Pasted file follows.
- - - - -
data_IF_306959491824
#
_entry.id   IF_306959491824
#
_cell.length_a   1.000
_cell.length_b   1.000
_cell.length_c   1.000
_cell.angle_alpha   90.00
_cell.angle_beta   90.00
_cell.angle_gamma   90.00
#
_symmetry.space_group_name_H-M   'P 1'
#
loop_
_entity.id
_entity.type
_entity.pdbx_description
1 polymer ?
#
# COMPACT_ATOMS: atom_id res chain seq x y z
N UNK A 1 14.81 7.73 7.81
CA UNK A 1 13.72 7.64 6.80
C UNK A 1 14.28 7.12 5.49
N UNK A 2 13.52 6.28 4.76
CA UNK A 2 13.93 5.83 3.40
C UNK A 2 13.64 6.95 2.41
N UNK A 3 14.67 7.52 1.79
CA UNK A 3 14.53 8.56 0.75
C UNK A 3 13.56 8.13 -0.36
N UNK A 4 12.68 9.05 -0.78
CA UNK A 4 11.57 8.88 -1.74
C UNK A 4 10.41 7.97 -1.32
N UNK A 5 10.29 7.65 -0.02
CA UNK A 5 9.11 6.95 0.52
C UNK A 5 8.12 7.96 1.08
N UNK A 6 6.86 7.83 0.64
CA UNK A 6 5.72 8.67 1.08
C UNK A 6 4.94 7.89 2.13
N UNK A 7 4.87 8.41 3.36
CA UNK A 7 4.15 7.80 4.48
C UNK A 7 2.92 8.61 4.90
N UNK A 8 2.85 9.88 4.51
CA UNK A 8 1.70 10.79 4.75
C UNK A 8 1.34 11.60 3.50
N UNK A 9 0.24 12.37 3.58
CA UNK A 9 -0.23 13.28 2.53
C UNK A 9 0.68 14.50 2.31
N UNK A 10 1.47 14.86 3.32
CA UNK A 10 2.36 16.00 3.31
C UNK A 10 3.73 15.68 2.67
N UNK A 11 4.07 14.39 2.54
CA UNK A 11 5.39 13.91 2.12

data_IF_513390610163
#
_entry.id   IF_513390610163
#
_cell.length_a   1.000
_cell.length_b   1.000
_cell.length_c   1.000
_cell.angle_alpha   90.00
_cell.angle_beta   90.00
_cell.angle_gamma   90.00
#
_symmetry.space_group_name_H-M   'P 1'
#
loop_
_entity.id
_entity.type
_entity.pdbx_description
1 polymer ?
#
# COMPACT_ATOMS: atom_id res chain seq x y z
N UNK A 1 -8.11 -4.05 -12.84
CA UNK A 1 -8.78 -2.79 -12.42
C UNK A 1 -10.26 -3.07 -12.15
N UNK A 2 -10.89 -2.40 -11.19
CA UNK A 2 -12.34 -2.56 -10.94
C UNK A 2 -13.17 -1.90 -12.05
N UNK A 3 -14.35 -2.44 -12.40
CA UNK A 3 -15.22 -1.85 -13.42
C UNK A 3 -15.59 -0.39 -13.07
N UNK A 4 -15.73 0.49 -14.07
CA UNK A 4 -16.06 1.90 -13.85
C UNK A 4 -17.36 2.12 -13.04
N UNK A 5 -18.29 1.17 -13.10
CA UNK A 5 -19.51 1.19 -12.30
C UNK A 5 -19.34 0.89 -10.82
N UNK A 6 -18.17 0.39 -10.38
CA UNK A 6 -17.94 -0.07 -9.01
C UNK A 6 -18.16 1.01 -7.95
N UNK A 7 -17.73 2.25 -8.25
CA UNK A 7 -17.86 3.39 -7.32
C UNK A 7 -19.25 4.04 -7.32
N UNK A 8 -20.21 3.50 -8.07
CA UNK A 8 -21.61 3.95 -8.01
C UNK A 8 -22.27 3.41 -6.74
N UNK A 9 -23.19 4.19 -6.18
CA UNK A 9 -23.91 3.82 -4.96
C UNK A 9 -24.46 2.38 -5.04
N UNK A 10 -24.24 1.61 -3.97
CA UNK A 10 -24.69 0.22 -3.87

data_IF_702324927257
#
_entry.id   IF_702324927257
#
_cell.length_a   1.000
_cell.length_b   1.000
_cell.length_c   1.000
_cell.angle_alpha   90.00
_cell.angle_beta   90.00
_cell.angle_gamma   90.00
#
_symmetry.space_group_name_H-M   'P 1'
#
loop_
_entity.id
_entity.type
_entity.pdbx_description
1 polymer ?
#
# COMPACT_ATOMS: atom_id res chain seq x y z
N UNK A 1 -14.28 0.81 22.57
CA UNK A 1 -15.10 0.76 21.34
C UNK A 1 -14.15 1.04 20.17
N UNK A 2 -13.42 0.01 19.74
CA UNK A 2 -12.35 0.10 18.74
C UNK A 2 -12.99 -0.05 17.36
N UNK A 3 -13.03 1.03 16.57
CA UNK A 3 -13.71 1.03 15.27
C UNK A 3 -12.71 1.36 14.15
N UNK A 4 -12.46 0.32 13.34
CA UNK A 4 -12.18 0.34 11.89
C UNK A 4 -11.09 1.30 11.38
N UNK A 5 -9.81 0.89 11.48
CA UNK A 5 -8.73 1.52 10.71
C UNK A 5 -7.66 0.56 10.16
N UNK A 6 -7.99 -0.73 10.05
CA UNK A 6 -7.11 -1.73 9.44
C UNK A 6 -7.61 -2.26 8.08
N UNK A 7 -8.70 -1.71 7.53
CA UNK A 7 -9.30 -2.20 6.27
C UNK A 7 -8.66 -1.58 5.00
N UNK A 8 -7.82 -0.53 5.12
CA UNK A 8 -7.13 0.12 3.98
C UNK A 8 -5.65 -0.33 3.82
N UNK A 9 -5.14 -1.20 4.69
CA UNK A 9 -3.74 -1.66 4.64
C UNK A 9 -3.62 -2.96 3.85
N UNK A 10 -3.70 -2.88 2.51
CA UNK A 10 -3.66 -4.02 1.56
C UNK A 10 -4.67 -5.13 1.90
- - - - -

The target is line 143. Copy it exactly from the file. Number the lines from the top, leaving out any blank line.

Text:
N UNK A 8 -7.82 -0.53 5.12